When we talk about triglycerides, you can't look at triglycerides in isolation. They are really a reflection of the bad company that they keep, such as atherogenic lipids, ApoB, increased levels of inflammation. You really need to be thinking about triglycerides in the global spectrum of all of the other compounds and proteins that are flowing with them. You've already heard how elevated triglycerides are a marker of increased risk, but the elevation in risk doesn't start when the triglycerides go over 150. It actually starts much more at levels we would consider normal, such as triglycerides over 100. That's where you see the steepest increase in the curve. You can't just start thinking about triglycerides when they're over 150. You need to be thinking about when they're over 100. We saw in the REDUCE-IT trial that even if triglycerides were less than 150, there was still benefit from icosapent ethyl, and that speaks to that icosapent ethyl goes beyond just triglyceride lowering. When we look at what icosapent ethyl does, it really impacts multiple components of residual risk. That includes the proatherothrombotic phenotype, that includes the patient that has subclinical elevation of high sensitivity CRP, and the patient with elevated triglycerides. That's your typical metabolic syndrome patient. It's also your patient with type 2 diabetes.
When we think about icosapent ethyl, we really need to be thinking about it as a compound that addresses multiple aspects of residual risk, including the elevated triglycerides, including the proatherogenic phenotype, and the subclinical inflammation. What we saw in REDUCE-IT, it wasn't just triglycerides that were lowered, we also saw a decrease in ApoB and high-sensitivity CRP. ApoB is a very important molecule to pay attention to because it's really the backbone of all atherogenic lipids, including LDL, VLDL, and lipoprotein(a) When you have a reduction in ApoB, you're really having a reduction on atherogenic lipoproteins.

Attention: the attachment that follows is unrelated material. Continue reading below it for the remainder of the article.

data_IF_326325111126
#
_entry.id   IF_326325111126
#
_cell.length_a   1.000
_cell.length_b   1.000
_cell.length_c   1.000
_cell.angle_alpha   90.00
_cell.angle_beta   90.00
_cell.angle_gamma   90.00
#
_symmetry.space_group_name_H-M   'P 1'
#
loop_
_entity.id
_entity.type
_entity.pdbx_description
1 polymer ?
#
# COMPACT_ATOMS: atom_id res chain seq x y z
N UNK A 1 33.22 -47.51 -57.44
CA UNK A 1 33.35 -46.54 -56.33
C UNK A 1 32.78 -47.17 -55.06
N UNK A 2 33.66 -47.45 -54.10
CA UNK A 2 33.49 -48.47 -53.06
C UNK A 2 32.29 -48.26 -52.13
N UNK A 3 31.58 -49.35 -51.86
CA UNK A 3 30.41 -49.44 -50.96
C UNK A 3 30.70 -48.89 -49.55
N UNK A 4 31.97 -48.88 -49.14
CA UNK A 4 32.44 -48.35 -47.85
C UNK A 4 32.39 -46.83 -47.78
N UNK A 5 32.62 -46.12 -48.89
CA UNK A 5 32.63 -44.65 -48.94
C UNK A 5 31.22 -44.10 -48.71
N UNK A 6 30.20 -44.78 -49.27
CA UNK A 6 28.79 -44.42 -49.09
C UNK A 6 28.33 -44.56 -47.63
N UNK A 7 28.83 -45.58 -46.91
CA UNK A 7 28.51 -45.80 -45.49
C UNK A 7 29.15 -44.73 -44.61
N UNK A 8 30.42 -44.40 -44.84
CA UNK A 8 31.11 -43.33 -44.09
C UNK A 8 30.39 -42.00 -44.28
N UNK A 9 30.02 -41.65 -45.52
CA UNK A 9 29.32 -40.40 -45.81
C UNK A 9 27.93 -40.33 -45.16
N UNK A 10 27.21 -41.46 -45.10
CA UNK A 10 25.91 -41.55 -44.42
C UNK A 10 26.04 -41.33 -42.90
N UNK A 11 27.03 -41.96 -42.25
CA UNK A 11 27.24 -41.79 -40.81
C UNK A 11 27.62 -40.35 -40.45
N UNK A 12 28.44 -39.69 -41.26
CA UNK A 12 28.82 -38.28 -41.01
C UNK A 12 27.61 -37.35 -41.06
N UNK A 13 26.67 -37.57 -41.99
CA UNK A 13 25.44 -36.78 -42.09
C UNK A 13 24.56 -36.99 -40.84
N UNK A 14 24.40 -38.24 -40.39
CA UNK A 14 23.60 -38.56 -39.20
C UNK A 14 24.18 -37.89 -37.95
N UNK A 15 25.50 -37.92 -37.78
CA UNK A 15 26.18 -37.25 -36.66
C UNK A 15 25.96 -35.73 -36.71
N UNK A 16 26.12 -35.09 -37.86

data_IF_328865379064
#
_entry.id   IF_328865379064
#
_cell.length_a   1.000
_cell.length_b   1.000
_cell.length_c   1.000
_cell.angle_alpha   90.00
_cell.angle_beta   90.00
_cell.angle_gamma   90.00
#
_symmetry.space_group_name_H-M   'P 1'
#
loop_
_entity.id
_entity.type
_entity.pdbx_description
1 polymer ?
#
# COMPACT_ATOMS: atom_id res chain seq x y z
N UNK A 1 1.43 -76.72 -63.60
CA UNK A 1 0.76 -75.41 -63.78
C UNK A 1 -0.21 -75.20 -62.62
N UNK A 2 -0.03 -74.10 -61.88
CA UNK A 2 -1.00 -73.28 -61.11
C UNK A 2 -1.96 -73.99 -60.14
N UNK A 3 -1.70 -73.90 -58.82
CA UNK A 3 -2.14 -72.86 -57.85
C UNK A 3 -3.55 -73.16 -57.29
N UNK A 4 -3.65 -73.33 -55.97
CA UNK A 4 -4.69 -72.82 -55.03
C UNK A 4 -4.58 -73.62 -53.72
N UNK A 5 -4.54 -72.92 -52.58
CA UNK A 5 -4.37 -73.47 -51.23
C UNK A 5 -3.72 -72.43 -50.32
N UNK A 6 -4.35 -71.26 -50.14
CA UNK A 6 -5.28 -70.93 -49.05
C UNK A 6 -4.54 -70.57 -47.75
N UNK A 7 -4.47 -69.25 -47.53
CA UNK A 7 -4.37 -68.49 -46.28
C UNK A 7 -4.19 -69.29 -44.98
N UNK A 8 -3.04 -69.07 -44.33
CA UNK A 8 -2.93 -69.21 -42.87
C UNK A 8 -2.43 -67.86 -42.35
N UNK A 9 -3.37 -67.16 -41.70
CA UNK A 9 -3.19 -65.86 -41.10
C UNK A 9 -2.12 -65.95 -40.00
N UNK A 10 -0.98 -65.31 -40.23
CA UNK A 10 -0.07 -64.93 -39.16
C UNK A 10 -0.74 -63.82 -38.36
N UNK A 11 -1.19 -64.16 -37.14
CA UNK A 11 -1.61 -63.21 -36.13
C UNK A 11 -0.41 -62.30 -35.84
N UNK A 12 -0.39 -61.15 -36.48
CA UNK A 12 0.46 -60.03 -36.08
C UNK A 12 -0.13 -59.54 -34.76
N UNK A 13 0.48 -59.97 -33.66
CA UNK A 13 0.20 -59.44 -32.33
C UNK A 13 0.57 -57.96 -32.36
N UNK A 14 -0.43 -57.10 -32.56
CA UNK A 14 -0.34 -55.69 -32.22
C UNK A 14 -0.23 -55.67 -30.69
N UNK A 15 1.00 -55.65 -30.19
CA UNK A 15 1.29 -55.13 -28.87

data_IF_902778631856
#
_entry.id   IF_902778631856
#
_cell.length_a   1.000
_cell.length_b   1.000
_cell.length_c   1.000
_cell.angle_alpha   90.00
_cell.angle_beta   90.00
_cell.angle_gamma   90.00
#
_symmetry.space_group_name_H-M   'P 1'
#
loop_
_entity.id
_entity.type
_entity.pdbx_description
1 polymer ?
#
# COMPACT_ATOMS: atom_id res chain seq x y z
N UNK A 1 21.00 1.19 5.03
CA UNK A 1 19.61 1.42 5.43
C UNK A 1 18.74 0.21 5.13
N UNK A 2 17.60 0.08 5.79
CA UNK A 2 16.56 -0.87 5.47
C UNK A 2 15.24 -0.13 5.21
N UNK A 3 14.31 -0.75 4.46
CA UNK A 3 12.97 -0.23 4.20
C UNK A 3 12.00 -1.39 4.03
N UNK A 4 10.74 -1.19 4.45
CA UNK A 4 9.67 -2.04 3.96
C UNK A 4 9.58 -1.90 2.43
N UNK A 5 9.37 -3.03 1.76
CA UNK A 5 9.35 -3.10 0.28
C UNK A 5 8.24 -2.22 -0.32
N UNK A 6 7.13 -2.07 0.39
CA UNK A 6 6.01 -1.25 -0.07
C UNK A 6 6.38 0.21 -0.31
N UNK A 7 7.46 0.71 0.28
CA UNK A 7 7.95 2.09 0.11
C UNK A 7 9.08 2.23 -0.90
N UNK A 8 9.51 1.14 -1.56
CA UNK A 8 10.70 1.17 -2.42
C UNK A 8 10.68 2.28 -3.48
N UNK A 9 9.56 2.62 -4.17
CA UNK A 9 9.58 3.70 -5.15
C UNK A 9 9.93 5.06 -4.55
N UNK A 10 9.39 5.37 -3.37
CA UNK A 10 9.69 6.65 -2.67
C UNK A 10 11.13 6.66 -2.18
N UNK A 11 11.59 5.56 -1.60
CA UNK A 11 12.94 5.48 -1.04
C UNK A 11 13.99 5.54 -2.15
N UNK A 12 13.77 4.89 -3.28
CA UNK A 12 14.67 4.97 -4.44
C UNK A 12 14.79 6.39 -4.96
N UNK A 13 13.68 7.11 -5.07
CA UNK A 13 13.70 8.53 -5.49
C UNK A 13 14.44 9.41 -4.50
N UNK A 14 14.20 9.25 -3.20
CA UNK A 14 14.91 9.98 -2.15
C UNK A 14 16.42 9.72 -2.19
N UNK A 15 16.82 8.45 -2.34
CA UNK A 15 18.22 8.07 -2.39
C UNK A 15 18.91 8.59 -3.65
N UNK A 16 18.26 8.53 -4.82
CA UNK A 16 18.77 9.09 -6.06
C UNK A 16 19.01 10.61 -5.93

Now let's talk about how do we incorporate icosapent ethyl into our day-to-day clinical decision-making. It's nice to see that the 2023 AHA/ACC guidelines have really incorporated this into patients who have chronic coronary disease. What they emphasize is high-intensity statin first, LDL lowering is paramount, and we have to maximize the statin. After we do that, we can consider adding icosapent ethyl, both for our very high-risk patients and those patients that are not at very high risk.